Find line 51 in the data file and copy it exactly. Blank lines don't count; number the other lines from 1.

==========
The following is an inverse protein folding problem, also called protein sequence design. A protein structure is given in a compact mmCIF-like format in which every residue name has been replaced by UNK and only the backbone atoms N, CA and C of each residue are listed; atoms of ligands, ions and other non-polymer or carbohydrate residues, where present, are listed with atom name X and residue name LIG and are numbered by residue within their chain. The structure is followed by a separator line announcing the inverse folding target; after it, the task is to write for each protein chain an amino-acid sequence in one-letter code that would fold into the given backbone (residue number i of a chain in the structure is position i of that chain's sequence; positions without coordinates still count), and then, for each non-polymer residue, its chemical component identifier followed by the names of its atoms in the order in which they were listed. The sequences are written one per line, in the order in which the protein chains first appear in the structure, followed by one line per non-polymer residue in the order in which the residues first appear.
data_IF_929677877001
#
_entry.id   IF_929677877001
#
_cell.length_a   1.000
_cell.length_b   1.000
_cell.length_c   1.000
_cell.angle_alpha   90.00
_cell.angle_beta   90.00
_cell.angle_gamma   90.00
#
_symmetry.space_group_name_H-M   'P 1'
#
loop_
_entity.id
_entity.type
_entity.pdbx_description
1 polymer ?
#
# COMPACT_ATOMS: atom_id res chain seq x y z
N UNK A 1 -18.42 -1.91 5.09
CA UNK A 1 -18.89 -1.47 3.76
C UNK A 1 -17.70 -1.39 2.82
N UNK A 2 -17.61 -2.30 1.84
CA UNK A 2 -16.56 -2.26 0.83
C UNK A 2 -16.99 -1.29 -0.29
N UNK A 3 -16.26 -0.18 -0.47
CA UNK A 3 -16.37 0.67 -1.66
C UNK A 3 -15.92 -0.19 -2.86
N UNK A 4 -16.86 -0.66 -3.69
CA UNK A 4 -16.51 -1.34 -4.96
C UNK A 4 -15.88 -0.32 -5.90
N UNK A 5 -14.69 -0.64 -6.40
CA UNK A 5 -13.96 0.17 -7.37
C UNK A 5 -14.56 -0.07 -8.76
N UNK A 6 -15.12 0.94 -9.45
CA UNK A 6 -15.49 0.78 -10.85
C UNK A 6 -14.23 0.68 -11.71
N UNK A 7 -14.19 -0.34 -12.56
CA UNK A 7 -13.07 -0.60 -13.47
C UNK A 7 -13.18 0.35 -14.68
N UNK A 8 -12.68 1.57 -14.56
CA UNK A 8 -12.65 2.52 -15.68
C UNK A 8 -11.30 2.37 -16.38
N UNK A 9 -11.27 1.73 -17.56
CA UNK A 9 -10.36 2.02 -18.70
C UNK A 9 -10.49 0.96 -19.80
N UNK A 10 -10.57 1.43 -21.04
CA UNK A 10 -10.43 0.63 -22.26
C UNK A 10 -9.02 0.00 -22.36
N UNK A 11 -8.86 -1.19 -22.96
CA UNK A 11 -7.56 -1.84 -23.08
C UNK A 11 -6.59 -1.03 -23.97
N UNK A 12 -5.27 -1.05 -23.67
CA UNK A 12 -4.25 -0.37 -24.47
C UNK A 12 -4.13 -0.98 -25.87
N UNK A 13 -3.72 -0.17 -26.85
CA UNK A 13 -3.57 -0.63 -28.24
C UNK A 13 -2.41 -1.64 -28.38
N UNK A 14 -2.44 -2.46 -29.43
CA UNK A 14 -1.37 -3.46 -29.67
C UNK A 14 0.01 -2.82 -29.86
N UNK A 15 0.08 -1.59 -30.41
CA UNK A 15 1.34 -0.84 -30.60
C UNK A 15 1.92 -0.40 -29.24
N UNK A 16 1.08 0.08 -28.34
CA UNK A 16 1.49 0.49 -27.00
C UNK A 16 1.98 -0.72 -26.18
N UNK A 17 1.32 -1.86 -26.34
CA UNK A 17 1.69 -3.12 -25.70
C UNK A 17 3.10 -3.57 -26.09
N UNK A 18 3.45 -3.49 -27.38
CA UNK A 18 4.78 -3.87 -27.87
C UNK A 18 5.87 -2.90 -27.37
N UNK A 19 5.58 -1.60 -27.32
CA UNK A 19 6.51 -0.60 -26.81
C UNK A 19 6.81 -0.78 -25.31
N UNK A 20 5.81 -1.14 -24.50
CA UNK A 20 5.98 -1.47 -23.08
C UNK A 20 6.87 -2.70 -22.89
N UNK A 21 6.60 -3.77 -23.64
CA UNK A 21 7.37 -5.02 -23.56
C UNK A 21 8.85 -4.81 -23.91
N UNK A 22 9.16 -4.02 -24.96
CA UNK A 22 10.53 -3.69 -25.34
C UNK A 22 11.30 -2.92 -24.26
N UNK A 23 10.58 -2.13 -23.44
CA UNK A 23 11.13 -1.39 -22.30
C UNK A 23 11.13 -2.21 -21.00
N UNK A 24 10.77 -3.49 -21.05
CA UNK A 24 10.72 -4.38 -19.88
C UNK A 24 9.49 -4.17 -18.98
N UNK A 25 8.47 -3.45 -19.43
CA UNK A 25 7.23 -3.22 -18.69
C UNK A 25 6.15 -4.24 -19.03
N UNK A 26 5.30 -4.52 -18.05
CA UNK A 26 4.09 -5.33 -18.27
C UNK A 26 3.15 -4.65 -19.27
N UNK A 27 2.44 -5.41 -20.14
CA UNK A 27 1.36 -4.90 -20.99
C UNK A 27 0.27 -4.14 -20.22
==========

C UNK A 10 -9.02 0.00 -22.36